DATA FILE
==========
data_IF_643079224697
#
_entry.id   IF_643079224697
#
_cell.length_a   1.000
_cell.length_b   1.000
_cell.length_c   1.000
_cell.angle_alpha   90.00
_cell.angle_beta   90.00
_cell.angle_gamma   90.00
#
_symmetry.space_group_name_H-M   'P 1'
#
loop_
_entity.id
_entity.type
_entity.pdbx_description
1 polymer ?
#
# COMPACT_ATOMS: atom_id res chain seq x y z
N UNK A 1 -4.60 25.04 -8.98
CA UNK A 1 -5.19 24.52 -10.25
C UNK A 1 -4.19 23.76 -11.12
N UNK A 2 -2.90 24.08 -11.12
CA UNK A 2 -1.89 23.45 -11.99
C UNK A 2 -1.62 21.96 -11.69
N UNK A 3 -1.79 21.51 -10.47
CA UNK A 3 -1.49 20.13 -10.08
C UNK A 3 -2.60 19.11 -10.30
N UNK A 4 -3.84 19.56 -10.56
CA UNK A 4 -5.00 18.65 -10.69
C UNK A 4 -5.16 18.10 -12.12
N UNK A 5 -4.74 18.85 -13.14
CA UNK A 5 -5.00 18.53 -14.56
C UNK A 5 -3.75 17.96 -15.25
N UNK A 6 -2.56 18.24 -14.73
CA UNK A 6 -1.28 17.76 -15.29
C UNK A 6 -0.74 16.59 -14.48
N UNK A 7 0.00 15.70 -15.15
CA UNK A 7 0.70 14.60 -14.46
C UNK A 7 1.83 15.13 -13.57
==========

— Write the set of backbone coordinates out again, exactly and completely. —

data_IF_643079224697
#
_entry.id   IF_643079224697
#
_cell.length_a   1.000
_cell.length_b   1.000
_cell.length_c   1.000
_cell.angle_alpha   90.00
_cell.angle_beta   90.00
_cell.angle_gamma   90.00
#
_symmetry.space_group_name_H-M   'P 1'
#
loop_
_entity.id
_entity.type
_entity.pdbx_description
1 polymer ?
#
# COMPACT_ATOMS: atom_id res chain seq x y z
N UNK A 1 -4.60 25.04 -8.98
CA UNK A 1 -5.19 24.52 -10.25
C UNK A 1 -4.19 23.76 -11.12
N UNK A 2 -2.90 24.08 -11.12
CA UNK A 2 -1.89 23.45 -11.99
C UNK A 2 -1.62 21.96 -11.69
N UNK A 3 -1.79 21.51 -10.47
CA UNK A 3 -1.49 20.13 -10.08
C UNK A 3 -2.60 19.11 -10.30
N UNK A 4 -3.84 19.56 -10.56
CA UNK A 4 -5.00 18.65 -10.69
C UNK A 4 -5.16 18.10 -12.12
N UNK A 5 -4.74 18.85 -13.14
CA UNK A 5 -5.00 18.53 -14.56
C UNK A 5 -3.75 17.96 -15.25
N UNK A 6 -2.56 18.24 -14.73
CA UNK A 6 -1.28 17.76 -15.29
C UNK A 6 -0.74 16.59 -14.48
N UNK A 7 0.00 15.70 -15.15
CA UNK A 7 0.70 14.60 -14.46
C UNK A 7 1.83 15.13 -13.57